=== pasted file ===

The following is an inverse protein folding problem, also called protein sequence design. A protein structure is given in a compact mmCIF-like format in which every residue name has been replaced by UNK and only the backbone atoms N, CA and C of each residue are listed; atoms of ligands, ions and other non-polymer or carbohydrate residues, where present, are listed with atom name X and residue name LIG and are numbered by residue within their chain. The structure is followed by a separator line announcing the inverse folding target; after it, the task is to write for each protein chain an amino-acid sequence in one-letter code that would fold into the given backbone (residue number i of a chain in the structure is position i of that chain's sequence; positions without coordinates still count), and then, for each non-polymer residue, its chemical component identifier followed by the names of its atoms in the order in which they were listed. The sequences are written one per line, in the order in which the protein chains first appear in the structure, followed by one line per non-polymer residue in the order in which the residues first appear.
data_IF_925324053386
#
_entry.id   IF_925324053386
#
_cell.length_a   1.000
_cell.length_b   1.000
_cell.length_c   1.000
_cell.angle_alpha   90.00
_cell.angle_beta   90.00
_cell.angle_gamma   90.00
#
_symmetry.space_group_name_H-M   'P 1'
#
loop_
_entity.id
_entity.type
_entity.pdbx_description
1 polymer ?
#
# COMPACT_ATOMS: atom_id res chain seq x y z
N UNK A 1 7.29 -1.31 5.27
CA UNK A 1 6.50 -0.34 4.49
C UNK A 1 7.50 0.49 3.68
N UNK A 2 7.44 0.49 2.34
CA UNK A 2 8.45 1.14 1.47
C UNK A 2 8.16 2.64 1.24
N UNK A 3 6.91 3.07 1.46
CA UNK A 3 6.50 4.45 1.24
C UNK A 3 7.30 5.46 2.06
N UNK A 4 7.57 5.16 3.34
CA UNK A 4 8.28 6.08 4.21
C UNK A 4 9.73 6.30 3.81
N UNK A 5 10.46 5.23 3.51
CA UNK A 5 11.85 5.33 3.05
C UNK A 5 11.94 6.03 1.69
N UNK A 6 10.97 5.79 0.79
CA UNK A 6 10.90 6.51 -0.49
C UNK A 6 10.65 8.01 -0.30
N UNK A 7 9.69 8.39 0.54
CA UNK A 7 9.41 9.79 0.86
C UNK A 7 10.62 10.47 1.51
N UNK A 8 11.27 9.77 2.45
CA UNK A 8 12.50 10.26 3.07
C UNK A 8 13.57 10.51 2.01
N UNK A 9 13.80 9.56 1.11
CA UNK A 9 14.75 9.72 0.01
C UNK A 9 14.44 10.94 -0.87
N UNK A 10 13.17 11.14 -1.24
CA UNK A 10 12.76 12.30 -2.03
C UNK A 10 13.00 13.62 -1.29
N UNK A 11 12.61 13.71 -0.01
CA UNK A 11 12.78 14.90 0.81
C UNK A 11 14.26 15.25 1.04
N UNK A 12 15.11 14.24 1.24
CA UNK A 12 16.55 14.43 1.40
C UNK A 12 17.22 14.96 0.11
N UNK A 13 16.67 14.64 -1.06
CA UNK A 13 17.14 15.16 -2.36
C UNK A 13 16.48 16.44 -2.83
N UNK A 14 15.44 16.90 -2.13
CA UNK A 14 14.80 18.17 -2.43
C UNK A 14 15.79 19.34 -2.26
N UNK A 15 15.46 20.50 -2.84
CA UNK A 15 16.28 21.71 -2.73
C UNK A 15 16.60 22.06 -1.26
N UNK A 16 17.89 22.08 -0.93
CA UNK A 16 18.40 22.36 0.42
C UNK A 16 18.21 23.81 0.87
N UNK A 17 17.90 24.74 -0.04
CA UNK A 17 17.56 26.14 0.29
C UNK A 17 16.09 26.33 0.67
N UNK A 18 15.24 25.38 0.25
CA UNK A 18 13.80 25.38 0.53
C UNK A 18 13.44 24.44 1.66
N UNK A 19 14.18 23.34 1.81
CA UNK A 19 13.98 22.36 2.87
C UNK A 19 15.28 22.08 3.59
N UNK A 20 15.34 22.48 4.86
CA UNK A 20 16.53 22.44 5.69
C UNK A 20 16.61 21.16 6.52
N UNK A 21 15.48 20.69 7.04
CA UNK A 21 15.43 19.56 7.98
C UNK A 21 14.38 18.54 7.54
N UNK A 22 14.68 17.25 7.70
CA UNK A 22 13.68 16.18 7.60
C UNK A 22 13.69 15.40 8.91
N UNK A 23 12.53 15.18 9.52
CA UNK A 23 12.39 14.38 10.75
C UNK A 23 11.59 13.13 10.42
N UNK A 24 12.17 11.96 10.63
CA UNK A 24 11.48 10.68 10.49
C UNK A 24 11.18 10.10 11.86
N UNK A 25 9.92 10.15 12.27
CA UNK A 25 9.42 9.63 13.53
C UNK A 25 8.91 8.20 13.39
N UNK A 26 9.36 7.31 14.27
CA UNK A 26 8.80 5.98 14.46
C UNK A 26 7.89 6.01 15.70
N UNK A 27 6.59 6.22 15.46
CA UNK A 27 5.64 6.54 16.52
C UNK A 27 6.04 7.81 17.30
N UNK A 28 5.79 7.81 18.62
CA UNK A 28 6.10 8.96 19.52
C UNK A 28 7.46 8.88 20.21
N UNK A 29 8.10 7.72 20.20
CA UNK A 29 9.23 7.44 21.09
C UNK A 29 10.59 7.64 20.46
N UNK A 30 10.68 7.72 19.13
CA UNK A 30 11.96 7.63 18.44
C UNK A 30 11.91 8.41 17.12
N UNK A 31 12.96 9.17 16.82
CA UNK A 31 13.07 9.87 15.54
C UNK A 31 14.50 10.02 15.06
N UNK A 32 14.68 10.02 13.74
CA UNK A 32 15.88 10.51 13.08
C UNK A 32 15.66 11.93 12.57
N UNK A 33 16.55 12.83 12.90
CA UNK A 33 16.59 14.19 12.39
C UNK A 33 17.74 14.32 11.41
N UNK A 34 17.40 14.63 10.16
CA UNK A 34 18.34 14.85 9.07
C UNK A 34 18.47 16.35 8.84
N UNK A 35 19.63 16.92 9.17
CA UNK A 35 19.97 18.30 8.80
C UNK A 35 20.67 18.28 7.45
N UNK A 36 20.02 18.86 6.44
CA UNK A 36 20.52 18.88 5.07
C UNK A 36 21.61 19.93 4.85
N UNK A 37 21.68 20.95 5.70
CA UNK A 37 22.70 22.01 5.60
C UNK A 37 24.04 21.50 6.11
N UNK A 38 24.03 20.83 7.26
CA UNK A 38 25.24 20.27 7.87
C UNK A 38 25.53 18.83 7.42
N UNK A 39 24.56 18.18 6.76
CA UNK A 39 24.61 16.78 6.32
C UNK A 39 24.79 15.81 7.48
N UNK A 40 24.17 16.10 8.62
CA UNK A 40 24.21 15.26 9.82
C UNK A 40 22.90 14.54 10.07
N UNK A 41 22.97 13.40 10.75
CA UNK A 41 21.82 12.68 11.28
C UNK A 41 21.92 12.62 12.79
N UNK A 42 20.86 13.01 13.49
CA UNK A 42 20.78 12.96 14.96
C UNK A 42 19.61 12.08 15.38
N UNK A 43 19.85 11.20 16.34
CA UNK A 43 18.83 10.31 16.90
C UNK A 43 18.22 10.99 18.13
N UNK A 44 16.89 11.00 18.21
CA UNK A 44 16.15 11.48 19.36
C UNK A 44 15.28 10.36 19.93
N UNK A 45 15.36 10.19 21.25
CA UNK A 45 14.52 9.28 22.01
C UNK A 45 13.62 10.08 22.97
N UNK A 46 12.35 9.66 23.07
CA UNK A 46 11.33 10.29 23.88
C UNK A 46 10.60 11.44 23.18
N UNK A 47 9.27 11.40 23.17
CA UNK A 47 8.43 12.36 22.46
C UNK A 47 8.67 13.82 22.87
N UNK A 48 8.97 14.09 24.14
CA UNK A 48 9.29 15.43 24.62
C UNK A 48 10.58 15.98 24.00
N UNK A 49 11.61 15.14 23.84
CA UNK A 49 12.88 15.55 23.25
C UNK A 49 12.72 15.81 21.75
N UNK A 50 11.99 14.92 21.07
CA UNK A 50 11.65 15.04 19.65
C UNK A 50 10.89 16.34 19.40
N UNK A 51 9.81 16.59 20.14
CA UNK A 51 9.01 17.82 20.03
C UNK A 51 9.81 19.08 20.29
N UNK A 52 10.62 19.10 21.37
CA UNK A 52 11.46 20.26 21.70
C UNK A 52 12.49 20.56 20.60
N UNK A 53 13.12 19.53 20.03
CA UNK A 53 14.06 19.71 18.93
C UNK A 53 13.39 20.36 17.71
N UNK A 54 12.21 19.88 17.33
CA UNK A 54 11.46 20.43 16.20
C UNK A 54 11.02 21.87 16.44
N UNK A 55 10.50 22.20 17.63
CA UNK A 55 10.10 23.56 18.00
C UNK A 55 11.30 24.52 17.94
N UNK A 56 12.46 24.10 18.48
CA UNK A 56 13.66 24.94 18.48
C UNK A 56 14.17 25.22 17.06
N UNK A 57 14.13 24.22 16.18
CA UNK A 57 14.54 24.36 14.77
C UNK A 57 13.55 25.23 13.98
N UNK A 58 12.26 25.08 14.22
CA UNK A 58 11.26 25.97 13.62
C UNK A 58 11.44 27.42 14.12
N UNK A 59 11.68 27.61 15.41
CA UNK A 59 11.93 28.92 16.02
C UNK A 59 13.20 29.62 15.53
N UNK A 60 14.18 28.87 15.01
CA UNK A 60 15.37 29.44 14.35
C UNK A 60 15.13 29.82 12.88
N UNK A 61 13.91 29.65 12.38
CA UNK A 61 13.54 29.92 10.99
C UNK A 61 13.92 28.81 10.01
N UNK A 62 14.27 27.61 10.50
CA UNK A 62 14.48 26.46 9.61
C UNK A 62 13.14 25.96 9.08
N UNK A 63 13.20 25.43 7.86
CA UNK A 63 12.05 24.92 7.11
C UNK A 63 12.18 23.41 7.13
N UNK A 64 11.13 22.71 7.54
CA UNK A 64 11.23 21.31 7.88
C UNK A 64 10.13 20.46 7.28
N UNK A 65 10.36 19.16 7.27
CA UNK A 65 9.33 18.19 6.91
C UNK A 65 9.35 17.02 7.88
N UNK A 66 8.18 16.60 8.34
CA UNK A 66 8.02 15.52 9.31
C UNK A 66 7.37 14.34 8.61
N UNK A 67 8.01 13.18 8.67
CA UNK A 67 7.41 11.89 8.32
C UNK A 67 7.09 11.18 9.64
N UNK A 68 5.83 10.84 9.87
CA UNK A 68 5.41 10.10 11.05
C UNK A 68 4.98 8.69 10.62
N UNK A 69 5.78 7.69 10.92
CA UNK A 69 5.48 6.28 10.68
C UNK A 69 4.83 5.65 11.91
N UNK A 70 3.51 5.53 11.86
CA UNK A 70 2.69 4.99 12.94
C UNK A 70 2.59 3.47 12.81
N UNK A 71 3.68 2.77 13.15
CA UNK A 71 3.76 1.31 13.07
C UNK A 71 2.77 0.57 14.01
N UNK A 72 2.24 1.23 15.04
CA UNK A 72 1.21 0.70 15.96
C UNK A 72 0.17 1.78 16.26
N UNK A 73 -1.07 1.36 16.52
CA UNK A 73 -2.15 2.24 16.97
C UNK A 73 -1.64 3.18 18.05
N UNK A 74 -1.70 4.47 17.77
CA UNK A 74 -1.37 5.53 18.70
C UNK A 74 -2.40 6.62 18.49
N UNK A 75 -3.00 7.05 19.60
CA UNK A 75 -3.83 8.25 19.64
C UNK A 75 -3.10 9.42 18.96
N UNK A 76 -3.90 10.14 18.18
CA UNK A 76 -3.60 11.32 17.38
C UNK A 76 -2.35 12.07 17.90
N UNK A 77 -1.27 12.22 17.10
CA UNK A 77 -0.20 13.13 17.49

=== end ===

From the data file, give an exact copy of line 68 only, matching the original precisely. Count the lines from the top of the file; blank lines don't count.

CA UNK A 16 18.40 22.36 0.42